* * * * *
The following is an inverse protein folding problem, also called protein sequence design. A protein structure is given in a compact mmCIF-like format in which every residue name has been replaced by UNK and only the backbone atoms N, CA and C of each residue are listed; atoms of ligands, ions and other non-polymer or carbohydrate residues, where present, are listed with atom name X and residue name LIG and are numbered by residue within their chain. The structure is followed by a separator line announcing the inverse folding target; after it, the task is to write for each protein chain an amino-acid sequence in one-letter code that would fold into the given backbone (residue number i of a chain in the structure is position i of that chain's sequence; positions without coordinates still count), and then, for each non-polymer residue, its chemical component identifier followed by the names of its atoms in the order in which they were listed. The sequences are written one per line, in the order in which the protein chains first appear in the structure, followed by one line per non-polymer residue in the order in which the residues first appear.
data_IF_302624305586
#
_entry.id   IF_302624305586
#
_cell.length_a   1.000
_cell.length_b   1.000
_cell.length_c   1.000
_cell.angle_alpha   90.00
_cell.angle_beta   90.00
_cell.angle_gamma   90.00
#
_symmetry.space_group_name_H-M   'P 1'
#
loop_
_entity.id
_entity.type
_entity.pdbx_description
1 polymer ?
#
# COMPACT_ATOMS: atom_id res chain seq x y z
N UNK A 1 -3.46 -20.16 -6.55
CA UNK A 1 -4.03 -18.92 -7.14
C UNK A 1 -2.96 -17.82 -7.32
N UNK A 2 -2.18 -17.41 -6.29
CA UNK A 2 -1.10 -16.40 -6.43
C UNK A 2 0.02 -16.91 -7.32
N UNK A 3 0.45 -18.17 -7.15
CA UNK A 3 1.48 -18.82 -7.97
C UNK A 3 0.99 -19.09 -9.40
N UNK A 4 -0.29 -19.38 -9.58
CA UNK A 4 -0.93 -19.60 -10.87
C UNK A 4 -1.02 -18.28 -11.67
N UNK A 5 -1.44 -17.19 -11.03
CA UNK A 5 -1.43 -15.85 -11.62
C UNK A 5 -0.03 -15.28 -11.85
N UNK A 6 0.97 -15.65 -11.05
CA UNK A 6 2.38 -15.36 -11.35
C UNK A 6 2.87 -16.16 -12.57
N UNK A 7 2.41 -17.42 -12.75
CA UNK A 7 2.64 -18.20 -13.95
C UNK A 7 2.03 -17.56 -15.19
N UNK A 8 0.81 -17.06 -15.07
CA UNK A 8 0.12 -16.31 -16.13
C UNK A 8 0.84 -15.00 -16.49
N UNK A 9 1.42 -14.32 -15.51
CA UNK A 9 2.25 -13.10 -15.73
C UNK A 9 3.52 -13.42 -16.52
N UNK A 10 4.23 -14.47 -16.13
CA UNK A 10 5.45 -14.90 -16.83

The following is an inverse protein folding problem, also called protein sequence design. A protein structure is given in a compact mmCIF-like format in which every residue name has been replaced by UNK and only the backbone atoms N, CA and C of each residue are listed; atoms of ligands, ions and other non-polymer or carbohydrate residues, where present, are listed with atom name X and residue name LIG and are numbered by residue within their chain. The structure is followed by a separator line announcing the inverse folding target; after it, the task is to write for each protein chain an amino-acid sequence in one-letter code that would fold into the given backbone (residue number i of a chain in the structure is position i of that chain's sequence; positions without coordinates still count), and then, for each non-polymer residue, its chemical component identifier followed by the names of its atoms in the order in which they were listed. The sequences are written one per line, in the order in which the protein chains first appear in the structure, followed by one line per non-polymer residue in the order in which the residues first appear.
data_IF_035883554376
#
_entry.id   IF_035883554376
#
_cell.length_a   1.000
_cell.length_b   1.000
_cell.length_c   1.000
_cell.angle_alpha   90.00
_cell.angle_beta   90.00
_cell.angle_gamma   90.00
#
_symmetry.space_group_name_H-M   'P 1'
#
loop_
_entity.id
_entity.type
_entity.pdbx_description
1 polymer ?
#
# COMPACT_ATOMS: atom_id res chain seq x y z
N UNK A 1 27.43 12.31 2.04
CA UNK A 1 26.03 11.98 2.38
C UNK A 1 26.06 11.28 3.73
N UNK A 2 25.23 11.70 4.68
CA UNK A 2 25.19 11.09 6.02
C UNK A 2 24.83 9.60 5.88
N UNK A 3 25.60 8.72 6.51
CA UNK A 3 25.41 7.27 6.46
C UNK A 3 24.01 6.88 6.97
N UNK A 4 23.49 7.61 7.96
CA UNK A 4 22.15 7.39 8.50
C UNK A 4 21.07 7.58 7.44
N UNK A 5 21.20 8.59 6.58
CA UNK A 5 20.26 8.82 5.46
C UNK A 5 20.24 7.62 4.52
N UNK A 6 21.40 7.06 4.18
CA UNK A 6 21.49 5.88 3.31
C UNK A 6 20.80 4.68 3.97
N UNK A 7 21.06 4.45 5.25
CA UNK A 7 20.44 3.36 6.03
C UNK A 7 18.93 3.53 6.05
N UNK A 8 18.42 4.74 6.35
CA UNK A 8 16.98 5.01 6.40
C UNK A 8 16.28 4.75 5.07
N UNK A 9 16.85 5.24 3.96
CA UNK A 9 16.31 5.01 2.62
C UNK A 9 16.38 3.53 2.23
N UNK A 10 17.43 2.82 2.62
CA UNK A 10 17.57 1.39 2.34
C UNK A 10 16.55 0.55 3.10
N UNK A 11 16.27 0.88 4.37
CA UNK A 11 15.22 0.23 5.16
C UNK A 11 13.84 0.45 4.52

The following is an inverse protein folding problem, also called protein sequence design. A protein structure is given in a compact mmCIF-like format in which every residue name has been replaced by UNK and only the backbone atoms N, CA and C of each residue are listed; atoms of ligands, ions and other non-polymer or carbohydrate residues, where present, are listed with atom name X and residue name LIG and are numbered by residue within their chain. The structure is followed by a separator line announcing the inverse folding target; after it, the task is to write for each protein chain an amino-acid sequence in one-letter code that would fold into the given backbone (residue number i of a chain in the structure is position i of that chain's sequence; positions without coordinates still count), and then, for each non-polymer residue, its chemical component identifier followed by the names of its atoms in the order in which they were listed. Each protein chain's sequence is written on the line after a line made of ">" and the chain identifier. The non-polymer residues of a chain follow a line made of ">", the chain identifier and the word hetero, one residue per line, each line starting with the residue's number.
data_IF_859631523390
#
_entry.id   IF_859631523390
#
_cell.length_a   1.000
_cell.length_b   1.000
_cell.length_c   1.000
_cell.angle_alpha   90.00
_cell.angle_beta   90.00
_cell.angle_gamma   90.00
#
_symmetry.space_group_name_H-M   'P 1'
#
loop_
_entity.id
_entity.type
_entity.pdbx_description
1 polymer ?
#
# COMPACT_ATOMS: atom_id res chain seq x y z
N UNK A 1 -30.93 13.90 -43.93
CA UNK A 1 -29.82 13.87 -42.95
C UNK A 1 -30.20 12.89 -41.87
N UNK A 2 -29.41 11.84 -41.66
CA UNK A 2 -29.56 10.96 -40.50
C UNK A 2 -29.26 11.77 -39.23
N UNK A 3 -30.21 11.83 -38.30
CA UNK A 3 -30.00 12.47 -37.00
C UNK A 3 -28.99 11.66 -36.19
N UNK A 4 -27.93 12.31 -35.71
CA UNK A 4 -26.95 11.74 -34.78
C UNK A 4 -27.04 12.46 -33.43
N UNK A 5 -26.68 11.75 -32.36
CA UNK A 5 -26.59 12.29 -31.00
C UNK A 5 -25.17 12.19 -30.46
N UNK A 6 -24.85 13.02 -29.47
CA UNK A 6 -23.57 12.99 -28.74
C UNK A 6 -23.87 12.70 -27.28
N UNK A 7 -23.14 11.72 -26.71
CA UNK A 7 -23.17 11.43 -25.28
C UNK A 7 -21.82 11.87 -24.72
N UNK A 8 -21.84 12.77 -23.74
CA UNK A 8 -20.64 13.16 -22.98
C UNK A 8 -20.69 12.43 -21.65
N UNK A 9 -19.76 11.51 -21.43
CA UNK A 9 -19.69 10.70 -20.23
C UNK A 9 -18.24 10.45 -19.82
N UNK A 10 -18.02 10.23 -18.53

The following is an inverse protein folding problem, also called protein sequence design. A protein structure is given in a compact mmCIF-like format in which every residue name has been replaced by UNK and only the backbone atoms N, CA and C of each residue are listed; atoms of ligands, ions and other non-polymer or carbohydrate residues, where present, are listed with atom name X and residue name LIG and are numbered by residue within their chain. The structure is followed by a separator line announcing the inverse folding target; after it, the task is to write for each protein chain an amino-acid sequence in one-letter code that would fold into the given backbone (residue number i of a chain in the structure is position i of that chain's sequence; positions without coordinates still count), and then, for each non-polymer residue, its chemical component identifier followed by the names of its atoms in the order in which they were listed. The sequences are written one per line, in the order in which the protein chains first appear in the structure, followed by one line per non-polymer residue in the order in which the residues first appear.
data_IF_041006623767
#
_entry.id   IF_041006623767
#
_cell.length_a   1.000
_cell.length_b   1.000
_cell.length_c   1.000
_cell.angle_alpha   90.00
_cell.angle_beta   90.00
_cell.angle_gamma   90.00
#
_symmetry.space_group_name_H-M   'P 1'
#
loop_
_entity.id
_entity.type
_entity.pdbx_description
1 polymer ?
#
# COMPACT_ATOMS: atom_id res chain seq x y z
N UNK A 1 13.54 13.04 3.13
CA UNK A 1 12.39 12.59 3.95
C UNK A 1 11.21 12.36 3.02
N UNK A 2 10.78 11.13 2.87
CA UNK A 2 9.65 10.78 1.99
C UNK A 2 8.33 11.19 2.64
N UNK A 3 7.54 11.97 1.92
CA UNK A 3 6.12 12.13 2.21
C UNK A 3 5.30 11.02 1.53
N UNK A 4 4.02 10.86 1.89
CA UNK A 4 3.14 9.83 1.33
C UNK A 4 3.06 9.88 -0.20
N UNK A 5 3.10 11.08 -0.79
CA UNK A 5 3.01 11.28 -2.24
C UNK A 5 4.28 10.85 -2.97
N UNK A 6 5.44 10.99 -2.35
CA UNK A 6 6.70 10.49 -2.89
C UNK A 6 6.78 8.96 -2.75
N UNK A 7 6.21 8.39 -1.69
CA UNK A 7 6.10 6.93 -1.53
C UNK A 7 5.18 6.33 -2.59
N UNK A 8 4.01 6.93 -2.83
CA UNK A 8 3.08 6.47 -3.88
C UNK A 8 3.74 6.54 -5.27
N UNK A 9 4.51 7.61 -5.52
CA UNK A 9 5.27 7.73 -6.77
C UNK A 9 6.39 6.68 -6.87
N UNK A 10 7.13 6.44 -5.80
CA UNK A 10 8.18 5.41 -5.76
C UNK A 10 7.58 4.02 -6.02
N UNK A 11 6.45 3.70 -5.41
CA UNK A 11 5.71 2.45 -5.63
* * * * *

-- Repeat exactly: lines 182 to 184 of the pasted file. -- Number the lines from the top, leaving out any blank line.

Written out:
CA UNK A 3 6.12 12.13 2.21
C UNK A 3 5.30 11.02 1.53
N UNK A 4 4.02 10.86 1.89